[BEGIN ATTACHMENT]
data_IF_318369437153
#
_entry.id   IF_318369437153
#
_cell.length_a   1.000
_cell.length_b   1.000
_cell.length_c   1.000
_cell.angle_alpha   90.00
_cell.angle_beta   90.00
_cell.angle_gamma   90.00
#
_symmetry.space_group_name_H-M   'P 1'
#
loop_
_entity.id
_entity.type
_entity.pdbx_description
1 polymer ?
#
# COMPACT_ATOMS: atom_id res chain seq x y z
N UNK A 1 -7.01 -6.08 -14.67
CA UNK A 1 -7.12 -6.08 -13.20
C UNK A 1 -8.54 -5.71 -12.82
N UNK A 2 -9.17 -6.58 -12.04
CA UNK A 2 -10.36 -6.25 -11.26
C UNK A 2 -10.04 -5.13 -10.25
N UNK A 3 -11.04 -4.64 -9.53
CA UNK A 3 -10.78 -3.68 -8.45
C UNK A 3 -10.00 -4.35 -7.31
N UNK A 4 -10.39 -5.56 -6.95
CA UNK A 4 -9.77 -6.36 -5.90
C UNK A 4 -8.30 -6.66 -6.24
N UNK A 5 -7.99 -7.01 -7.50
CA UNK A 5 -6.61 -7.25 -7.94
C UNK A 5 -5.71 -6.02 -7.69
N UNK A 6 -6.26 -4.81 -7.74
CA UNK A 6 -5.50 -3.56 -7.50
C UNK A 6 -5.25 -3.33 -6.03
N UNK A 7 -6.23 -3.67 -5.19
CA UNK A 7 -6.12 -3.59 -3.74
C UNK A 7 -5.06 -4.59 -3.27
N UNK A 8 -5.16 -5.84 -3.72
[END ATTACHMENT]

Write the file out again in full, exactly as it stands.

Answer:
data_IF_318369437153
#
_entry.id   IF_318369437153
#
_cell.length_a   1.000
_cell.length_b   1.000
_cell.length_c   1.000
_cell.angle_alpha   90.00
_cell.angle_beta   90.00
_cell.angle_gamma   90.00
#
_symmetry.space_group_name_H-M   'P 1'
#
loop_
_entity.id
_entity.type
_entity.pdbx_description
1 polymer ?
#
# COMPACT_ATOMS: atom_id res chain seq x y z
N UNK A 1 -7.01 -6.08 -14.67
CA UNK A 1 -7.12 -6.08 -13.20
C UNK A 1 -8.54 -5.71 -12.82
N UNK A 2 -9.17 -6.58 -12.04
CA UNK A 2 -10.36 -6.25 -11.26
C UNK A 2 -10.04 -5.13 -10.25
N UNK A 3 -11.04 -4.64 -9.53
CA UNK A 3 -10.78 -3.68 -8.45
C UNK A 3 -10.00 -4.35 -7.31
N UNK A 4 -10.39 -5.56 -6.95
CA UNK A 4 -9.77 -6.36 -5.90
C UNK A 4 -8.30 -6.66 -6.24
N UNK A 5 -7.99 -7.01 -7.50
CA UNK A 5 -6.61 -7.25 -7.94
C UNK A 5 -5.71 -6.02 -7.69
N UNK A 6 -6.26 -4.81 -7.74
CA UNK A 6 -5.50 -3.56 -7.50
C UNK A 6 -5.25 -3.33 -6.03
N UNK A 7 -6.23 -3.67 -5.19
CA UNK A 7 -6.12 -3.59 -3.74
C UNK A 7 -5.06 -4.59 -3.27
N UNK A 8 -5.16 -5.84 -3.72